Lisa Keels: customer energy efficiency at LG&E and KU
She's been an automotive engineer and a seventh-grade math teacher. Now she educates utility customers, contractors and colleagues
Lisa Keels manages customer energy efficiency operations for energy company LG&E and KU Energy LLC (Louisville, KY), which serves nearly a million customers across Kentucky. Her team manages a portfolio of energy efficiency programs intended to reduce energy and demand.
"We have programs that do on-site analysis for both residential and commercial/business customers," she explains. "We have an air conditioner test and tune-up program, a demand conservation program, commercial and residential rebates, and a refrigerator recycling program. We also provide energy-saving information for builders and new home purchasers."
Much of her day is spent supporting her team to ensure programs are delivered as intended. Keels helps internal customers like customer service representatives, the legal department and corporate communications understand the programs offered by the company. "Our employees often need to answer customers' questions about our programs, so we make sure they have the information they need. They're great ambassadors for us."
Keels also interacts with external customers. "When someone needs more information than our call center can handle, I get involved."
Engineering dreams from the start
She's been in her current position for four years, and with LG&E and KU since 2002, but before LG&E and KU, she was in the automotive industry.
Keels was born in Pontiac, MI, and always wanted to be an engineer. "I was exposed to math, science and technology through a program called 'Upward Bound,'" she explains. Upward Bound is a U.S. Department of Education program that supports high school students from low-income families and families in which neither parent has a bachelor's degree.
Keels attended Eastern Michigan University (Ypsilanti, MI), and earned a BS in manufacturing technology in 1986.
"When I got to Eastern, I realized I didn't want to be in engineering. I was more of a people person and wanted a career that would allow me to interact. I changed my major from pre-engineering to manufacturing technology because that degree bridged the gap between management and engineering. It allowed me to take engineering courses as well as all the management courses."
Starting in the auto industry
Keels applied to all of the big three automakers, and landed at Chrysler Motors as a process engineer.
"A process engineer monitors vehicle assembly, and ensures that workers are performing their tasks using the right process. When they aren't, it has to be reported because any noncompliance could lead to misuse of inventory or impact safety and quality.
"Nobody liked seeing me coming," she recalls with a laugh. "I was just a young kid, and people thought, 'You're never going to make it.'"
Keels was the only female process engineer on the team. "It was challenging, but I was confident in what I was doing. I built strong working relationships with the other team members. You have to get the people you're working with to realize that it's a win-win situation, a learning opportunity, not a 'gotcha.'
"Being a woman in that industry was not the norm, especially when I started," she points out. "But it can be a help because it's healthy for a company to hire diverse employees with different perspectives."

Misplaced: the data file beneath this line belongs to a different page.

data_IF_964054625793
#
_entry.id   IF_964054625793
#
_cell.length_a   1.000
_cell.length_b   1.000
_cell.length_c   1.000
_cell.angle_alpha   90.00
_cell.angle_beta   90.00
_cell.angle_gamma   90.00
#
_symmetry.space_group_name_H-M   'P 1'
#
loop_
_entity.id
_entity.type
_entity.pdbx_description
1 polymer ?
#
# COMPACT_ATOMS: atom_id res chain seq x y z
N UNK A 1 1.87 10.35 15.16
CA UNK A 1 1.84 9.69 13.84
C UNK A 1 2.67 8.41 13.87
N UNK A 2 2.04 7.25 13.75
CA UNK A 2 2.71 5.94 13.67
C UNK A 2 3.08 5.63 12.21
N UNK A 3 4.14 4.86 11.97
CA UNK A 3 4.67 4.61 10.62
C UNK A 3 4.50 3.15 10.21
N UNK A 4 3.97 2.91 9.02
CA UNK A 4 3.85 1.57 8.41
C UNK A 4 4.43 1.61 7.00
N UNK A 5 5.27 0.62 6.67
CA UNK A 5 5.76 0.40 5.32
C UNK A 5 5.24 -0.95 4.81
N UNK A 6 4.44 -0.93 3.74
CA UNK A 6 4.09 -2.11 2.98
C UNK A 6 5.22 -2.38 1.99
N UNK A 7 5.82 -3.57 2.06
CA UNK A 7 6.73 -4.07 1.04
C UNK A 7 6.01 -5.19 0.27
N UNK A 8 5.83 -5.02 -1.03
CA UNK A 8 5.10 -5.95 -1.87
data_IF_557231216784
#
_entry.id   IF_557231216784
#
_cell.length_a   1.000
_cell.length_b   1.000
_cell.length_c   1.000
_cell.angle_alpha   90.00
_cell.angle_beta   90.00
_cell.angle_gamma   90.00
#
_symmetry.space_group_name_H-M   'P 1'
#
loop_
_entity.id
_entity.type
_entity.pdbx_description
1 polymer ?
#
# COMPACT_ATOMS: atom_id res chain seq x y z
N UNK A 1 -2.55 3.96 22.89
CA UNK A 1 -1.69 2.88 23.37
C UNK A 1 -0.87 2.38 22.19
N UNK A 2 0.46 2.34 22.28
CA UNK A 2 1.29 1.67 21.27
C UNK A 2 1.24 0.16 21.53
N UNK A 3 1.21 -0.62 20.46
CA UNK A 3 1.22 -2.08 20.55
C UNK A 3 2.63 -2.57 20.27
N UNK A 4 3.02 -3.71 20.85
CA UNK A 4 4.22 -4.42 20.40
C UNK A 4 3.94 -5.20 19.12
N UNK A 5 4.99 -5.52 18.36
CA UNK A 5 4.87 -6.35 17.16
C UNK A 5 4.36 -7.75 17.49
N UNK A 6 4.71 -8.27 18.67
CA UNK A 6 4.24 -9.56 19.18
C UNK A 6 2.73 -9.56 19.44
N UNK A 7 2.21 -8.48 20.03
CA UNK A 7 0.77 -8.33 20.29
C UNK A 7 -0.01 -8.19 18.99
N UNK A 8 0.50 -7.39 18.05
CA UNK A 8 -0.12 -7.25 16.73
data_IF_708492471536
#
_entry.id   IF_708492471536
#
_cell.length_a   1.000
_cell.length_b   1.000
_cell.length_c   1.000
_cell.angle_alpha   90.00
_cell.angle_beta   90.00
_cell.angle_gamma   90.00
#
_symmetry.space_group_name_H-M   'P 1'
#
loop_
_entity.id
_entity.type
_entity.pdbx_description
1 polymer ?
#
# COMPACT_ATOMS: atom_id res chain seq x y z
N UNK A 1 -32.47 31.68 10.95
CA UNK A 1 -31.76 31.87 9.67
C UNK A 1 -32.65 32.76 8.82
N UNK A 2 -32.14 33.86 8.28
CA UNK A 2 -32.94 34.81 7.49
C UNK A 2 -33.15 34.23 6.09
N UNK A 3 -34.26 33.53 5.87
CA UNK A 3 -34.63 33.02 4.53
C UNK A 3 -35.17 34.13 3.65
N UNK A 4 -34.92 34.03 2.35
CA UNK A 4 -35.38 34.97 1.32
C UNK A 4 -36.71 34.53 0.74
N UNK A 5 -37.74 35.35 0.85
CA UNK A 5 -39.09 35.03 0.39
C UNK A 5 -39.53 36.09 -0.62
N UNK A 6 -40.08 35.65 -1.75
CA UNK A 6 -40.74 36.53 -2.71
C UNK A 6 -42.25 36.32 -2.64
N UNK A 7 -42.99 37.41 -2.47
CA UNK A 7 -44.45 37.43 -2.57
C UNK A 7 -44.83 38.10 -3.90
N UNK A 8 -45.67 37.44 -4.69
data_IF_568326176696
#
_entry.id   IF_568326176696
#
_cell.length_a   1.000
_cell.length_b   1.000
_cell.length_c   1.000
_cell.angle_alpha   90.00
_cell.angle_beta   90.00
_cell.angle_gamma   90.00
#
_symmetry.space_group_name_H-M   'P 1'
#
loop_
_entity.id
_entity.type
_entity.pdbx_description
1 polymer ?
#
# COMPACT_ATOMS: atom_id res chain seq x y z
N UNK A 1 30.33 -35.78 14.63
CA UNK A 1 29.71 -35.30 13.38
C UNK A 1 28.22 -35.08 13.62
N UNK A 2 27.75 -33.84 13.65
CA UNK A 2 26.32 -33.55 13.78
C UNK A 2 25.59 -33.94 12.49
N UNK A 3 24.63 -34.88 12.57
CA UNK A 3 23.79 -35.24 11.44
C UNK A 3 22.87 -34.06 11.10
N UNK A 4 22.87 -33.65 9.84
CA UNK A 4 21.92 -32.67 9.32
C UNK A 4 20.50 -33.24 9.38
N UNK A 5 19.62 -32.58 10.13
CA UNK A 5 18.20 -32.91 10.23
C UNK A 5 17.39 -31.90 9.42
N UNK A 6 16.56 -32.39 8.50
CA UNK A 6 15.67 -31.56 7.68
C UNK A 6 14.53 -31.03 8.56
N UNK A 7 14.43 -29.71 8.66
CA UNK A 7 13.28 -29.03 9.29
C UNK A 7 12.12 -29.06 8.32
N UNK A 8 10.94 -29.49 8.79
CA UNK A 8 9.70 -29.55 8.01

Soon after she started at Chrysler, Keels enrolled at Central Michigan University (Mt. Pleasant, MI) and earned a masters degree in administration in 1989.
Moving up and around
Meanwhile, she was moving up in Chrysler. She was promoted from the assembly plant to a management position at Accustar, a subsidiary that developed wiring harnesses for minivans. Accustar was sold to Japanese firm EWD Yazaki, where Keels managed a small staff that gathered warranty data and conducted investigations to reduce future warranty issues.
In 1995, her husband joined Mercedes-Benz and Keels relocated to Tuscaloosa, AL. She took a job with General Motors' Delphi Automotive Systems. For three years, she was a wiring designer but was promoted to lean manufacturing manager, again with a small team reporting to her. "I identified and eliminated waste in the system," she explains. "Once the auto industry got a grasp on quality, we looked to reduce cost."
In 2000, the family moved to Louisville, KY. Keels joined Ford Motor Company as a superintendent at its assembly plant.
Choosing to teach
She was only at Ford for about six months. "I had small children, and I decided it was time to make a choice for the best interest of my family," she says.
She became a seventh-grade math teacher in the Jefferson County public school system. "It was one of the most rewarding and enjoyable jobs that I have ever had," she says enthusiastically.
Keels considered staying in teaching, but it would have required another degree. "I enjoyed teaching but I wasn't interested in returning to school," she remembers.
So Keels responded to a newspaper ad for a warehouse inventory supervisor at LG&E. She got the job, and five years later moved to audit services, making sure everything was compliant and process-driven.
Keels says there are similarities between the automotive and utility industries. "Compliance, inventory management, and identification and reduction of waste are applicable in any industry," she points out.
"I like the utility industry and the challenges it offers," Keels says. "And I enjoy working in customer energy efficiency. It's a very popular and dynamic field. I get to educate customers, internal and external, and deliver quality tools."
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